JE: Would you like to talk about Richard Stark, the penname of Donald Westlake, and his Parker books?
BH: Yeah. I find Donald Westlake very interesting because he writes a lot of comic novels under his own name, The Dortmunder, heist movies and crime movies, The Hot Rock being one of the ones that got made into a film years ago. And his alter ego, he writes under the name Richard Stark and its completely different. Its this guy Parker, and Westlake wont let anyone use the name so you have to come up with a different name for him. So in Point Blank it was Walker, in another movie I think Jim Brown played him once another name, I called him Porter because it was as close to Parker as I could get. I guess there was something so simple about him and so unapologetic. You just follow this criminal around doing his business. I always thought they were great and very cinematic.
JE: How aware were you at the moment of how the satirical power of the film would accrue [in regards to the constant use of the name Porter]?
BH: I was trying to just build it a certain way; I wasnt that part of it I wasnt planning out so much. I knew there was power to his name when it got said. But I didnt plan it any further than that. But I just knew it had a strength to it that name.
JE: Can I ask you about the visual design of the film? Is it the 1970s that were looking at?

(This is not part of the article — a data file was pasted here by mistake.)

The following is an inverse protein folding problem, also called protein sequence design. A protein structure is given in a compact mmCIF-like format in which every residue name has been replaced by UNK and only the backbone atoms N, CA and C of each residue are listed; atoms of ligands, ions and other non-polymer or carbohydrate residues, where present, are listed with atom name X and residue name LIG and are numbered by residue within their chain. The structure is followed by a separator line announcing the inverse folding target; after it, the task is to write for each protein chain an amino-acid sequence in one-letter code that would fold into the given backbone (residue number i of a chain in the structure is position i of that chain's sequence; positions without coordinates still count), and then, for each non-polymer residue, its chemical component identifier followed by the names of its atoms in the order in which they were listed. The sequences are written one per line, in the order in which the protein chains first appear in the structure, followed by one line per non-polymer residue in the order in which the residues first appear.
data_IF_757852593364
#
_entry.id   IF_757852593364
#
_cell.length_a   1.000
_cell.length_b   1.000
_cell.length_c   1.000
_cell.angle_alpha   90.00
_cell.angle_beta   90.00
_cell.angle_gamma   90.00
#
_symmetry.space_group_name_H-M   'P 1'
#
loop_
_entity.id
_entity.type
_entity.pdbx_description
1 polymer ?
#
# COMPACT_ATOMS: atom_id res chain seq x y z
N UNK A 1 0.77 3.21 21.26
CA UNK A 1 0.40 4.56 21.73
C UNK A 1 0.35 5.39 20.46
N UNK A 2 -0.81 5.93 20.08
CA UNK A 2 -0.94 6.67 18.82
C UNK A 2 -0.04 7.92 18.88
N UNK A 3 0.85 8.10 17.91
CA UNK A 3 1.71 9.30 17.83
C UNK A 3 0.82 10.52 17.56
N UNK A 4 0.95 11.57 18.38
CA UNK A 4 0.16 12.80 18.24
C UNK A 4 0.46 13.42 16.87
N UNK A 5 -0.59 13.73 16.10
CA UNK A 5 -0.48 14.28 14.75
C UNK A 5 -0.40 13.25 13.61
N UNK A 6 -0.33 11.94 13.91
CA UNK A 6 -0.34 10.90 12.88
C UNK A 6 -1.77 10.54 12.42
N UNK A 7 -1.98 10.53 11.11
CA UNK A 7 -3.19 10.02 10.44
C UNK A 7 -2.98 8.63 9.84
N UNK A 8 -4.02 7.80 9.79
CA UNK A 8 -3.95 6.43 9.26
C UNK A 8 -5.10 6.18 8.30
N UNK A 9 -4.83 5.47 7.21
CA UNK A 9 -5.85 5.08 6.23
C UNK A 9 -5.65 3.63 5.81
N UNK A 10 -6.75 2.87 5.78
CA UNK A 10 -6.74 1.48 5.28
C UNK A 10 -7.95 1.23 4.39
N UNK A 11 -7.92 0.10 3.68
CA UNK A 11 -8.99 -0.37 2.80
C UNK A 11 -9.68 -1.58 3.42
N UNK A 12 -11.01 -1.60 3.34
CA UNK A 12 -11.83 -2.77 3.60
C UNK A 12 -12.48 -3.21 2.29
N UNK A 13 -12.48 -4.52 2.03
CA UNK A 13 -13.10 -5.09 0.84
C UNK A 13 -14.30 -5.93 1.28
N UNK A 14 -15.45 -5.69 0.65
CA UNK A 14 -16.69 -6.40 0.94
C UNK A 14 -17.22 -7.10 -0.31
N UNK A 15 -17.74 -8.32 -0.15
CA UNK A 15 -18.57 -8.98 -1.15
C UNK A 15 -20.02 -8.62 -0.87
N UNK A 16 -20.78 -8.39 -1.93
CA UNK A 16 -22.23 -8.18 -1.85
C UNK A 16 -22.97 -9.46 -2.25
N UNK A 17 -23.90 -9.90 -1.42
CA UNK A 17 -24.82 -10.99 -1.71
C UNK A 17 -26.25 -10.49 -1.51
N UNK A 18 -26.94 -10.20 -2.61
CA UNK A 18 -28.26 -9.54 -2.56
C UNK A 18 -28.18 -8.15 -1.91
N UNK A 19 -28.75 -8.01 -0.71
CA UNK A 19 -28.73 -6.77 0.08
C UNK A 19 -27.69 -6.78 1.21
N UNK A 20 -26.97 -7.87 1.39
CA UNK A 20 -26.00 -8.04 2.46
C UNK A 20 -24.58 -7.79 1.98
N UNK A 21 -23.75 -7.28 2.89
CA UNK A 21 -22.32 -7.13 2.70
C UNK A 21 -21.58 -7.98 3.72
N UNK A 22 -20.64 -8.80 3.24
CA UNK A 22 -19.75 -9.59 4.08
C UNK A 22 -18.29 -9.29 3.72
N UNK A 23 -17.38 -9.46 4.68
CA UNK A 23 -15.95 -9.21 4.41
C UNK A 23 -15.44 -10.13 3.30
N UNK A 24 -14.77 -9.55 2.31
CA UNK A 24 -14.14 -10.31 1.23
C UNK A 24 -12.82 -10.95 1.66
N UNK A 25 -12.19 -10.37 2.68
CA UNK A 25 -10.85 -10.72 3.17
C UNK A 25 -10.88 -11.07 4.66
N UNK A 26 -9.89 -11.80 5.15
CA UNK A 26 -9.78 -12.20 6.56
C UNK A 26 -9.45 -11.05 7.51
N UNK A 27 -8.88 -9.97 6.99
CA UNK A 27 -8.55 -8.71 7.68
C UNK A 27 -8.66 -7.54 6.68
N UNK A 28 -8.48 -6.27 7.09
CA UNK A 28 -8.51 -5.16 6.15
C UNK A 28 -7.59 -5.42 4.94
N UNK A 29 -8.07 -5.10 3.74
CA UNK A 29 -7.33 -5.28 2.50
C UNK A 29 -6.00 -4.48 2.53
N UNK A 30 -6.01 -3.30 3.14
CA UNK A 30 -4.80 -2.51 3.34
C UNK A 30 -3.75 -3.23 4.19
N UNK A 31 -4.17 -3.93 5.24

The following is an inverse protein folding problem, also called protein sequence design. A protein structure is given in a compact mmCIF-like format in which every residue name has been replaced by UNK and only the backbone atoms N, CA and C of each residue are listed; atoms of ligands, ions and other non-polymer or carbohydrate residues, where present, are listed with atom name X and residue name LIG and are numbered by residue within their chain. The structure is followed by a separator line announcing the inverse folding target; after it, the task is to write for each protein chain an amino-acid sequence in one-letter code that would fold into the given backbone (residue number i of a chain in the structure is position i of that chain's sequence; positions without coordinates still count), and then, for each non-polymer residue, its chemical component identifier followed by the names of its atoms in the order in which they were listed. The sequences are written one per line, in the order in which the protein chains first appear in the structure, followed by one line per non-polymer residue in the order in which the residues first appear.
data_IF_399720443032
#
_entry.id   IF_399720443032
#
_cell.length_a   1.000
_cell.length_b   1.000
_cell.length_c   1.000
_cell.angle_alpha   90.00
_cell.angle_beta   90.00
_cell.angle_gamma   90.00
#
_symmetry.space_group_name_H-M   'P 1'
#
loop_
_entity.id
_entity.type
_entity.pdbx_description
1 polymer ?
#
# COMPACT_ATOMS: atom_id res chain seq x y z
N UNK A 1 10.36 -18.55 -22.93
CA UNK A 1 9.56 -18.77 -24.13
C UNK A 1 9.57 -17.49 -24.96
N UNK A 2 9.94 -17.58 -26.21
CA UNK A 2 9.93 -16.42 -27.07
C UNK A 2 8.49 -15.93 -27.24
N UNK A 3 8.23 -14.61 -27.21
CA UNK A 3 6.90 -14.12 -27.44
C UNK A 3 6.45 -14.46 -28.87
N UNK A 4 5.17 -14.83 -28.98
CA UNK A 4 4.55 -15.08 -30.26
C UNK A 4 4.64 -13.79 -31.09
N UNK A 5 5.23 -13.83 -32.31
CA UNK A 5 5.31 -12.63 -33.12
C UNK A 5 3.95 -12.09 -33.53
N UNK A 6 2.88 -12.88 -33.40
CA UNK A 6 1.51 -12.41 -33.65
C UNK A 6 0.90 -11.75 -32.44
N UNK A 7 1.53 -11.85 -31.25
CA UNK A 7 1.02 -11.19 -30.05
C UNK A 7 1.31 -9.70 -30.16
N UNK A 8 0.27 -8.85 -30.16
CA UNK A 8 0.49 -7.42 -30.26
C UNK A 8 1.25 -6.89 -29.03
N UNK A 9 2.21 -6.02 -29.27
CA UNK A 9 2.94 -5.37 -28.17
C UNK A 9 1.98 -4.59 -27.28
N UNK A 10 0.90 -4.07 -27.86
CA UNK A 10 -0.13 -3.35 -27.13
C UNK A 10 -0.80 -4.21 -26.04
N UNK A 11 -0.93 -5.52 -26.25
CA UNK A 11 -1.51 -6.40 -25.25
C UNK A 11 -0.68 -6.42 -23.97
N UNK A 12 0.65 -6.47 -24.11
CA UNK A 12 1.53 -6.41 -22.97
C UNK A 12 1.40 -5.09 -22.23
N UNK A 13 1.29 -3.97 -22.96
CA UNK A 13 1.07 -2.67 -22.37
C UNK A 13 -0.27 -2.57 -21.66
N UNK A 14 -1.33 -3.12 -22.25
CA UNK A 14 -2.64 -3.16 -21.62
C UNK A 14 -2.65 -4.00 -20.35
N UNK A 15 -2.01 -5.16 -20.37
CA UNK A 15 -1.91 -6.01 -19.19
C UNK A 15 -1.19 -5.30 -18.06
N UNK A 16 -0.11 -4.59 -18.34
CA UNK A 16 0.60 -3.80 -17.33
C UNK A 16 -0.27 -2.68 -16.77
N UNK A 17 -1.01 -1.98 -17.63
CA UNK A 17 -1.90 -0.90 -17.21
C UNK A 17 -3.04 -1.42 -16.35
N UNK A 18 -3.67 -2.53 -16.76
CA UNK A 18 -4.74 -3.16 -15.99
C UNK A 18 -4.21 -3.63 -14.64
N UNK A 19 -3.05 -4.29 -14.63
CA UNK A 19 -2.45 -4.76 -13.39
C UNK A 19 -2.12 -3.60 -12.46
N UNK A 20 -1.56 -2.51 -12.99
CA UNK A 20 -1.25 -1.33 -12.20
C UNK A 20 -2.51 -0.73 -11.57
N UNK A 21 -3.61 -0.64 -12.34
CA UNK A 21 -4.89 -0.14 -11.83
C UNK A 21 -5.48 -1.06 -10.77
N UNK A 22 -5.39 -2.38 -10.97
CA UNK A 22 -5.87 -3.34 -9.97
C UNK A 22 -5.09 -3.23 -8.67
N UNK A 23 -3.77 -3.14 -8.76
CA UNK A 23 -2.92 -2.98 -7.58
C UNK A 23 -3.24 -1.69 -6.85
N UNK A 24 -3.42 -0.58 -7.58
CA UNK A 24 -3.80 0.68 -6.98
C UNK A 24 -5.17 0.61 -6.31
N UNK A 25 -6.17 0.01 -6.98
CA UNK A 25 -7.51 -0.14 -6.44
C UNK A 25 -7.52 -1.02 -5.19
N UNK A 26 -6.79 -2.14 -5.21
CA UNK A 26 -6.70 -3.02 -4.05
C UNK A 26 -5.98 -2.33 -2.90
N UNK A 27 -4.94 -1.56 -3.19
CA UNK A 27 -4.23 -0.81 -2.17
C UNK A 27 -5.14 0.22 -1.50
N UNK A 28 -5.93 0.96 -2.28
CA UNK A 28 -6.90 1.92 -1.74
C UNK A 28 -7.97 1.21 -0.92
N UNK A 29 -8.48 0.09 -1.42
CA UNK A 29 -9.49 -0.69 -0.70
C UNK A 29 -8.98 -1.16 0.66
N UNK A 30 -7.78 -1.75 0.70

BH: No, no, what we wanted to do is create a world of Palookaville The City that kind of world where you dont know we shot it in LA and New York and Chicago and we had a rule on cars, they could be anywhere from 66 to 88 I think. [We] tried to create a world where and the costume design also, it looked like you could be wearing those clothes in the 70s but if you had them on here in the 90s when we made it, you wouldnt look out of place. So it was very much trying to create a kind of nowhere place that you couldnt quite figure out where you were. Which I think is the great thing you can do in a movie world and if you do it well and the audience accepts that world, then theyll accept whats going on in the movie.
JE: The visual design itself is in the bright, bright red in the titles thats out of the Seventies.
BH: Yeah, I think that was those were, I think the Shaft I think they were the same titles as Shaft had.
JE: Theres a sub-genre that I love that we discussed many times that plays into this, and thats the heist gone bad. Where fallibility surfaces and the flawed psychology of the various characters asserts itself and everything gets f*cked. Its a variation of the great film noir theme of yer f*cked [Laughter]. Were you thinking of that? Were you thinking of revenge flicks, of heist gone bad flicks, evil, bad, sordid love flicks, when you wrote this?
BH: Yeah, I was thinking In all those movies its never the crime that goes wrong, its the aftermath of the crime. Where you learn peoples motivations and things; they cant keep quiet. They spend the money. They alert the police one way or the other. They go out and buy Cadillacs. They do all these things because they dont really have a plan of anything past the crime. Its just about the crime and pulling it off and no one has thought beyond that. So once the really do pull the crime off things fall apart because they dont look past that.
Let me know what you think. Send questions or comments to firstname.lastname@example.org.